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Today we live in the information age, characterized by the internet, social networking and twenty four hour news with a constant stream of information flowing between users. This has lead to an economy where buyers can get immediate access to information about rival products, via for example product comparison websites, and sellers can reach virtually an unlimited number of customers through the vast network of information distribution. (Mansfield, 2005)
Information in the economy and the role it plays in markets has then received increasing attention from economists, and in particular how information poses special problems in markets. Information for most part is easily accessible and once this information is known to one person, it is often available quickly to someone else, especially with the rapid dissemination tools available today. However some information is not easily accessible and where this is the case, economic markets can be prone to market failure, where the normal market allocation of goods and services is not efficient. Normally in the analysis of supply and demand, buyers and sellers have enough information to make informed choices, a perfect information world where there are fully informed buyers and sellers; this leads to markets operating efficiently, generating equilibrium quantity and price for goods and services. This is not so where there is a lack of information in markets, called asymmetric information. Asymmetric information is where one party either a buyer or seller, has better information than the other party during an economic transaction. The market failure is caused because one party can take advantage of special knowledge in ways that change the nature of the transaction, due to this special knowledge not being equally available to both parties. (Chrystal, 1997) From this results two important indicators of market failure arising from asymmetric information, which are adverse selection and moral hazard.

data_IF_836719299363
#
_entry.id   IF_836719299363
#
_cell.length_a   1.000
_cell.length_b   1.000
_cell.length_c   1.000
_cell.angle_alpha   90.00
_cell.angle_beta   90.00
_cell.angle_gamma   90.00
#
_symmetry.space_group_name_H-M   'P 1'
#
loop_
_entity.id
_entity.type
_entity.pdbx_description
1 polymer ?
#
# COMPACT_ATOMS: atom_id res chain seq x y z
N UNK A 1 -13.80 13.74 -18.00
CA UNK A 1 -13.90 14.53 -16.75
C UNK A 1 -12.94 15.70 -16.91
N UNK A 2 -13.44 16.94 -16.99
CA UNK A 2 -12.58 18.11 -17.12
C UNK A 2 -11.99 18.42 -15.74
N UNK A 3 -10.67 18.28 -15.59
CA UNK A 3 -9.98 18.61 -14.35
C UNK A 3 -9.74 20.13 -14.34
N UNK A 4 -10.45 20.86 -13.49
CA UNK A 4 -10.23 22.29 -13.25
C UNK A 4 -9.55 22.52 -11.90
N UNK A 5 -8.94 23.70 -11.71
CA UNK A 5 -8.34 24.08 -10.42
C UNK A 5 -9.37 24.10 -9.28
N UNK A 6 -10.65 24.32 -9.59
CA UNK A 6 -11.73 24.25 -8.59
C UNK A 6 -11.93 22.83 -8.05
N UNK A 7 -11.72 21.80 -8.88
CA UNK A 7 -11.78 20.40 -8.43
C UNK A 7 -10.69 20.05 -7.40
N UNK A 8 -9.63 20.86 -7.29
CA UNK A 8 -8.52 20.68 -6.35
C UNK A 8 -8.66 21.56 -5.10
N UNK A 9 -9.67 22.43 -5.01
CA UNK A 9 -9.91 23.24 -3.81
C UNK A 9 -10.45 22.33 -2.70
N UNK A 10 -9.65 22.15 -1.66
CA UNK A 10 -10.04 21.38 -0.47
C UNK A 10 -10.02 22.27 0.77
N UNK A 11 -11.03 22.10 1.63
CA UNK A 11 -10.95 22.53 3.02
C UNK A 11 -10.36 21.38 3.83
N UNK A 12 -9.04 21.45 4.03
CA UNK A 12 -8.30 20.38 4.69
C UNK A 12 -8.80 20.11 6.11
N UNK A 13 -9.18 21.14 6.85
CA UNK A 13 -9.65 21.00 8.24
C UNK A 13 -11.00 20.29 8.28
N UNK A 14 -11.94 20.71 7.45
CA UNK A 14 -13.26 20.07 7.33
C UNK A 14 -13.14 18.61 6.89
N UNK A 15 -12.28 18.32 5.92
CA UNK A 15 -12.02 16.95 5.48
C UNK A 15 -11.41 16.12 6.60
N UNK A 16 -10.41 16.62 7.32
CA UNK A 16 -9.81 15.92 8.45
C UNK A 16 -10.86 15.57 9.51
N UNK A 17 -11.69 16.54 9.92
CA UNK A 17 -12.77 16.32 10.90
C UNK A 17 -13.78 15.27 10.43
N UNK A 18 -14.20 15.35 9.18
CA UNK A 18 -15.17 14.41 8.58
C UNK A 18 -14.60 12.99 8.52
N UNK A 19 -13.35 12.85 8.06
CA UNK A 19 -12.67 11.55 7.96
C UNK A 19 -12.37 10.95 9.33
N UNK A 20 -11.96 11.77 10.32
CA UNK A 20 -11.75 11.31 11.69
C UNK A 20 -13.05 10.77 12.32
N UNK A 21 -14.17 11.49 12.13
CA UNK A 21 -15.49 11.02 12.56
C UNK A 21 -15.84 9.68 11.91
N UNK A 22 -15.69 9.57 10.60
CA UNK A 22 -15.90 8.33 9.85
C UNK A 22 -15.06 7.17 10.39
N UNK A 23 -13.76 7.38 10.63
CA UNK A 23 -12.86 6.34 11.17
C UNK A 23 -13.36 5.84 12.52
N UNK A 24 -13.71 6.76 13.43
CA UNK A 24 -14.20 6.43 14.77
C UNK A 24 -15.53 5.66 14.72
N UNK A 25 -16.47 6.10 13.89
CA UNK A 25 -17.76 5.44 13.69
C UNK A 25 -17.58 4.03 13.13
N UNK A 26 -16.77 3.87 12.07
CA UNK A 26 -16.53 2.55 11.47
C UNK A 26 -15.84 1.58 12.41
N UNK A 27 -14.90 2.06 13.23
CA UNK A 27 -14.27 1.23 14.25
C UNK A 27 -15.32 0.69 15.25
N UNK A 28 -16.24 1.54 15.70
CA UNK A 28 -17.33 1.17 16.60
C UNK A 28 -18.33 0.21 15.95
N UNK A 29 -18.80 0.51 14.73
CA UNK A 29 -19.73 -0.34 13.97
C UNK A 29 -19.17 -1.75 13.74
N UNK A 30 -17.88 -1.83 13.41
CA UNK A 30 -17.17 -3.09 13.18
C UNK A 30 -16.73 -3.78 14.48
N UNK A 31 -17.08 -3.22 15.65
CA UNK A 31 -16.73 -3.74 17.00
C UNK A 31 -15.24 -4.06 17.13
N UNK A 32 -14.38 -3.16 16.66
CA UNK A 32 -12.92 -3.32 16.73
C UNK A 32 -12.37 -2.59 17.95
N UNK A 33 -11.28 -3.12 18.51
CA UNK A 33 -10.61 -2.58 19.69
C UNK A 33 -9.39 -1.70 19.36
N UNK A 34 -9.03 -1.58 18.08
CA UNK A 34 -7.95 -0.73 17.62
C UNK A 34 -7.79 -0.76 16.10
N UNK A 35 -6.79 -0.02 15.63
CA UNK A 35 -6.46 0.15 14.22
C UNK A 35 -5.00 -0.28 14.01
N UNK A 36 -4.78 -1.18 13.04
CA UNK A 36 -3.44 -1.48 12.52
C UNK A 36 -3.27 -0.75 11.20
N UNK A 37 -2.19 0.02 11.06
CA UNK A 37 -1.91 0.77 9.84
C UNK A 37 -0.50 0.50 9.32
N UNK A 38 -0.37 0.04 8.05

Adverse selection arises when an individual has hidden characteristics - characteristics which are known to the individual but are unknown to the other party in the economic transaction, giving us a situation of hidden information. (Baye, 2010) This leads to the adverse selection problem where the uninformed side of the transaction must choose from an undesirable or unfavourable selection of goods or services. (O’Sullivan, 2010) Moral hazard on the other hand is caused when one party to the transaction takes hidden actions, actions that it knows the other party cannot observe which once again leads to hidden information. (Baye, 2010) More specifically moral hazard is an incentive for a party to a transaction to engage in unfavourable behaviour to the disadvantage of the other party, because the transaction entered into protects the first party against loss. (Truett, 2004) Many transactions completed daily in various markets such as selling a car, securing a mortgage, buying health, car or house insurance, the buyer and seller (parties to the transaction) have different information available to them. The seller of a used car usually knows more about the overall quality of that car than the buyer. The person applying for a mortgage will undoubtedly know more about their credit worthiness and ability to repay all they borrow than the bank they are getting the loan from. The same goes for policy holders of insurance where these will once again have more and better information on their health, state of car and house. Consequently in these situations where the buyers and sellers have different levels of information, it can lead to adverse selection within the market. (Mansfield, 2005)
Adverse selection in health insurance, for example, can be examined...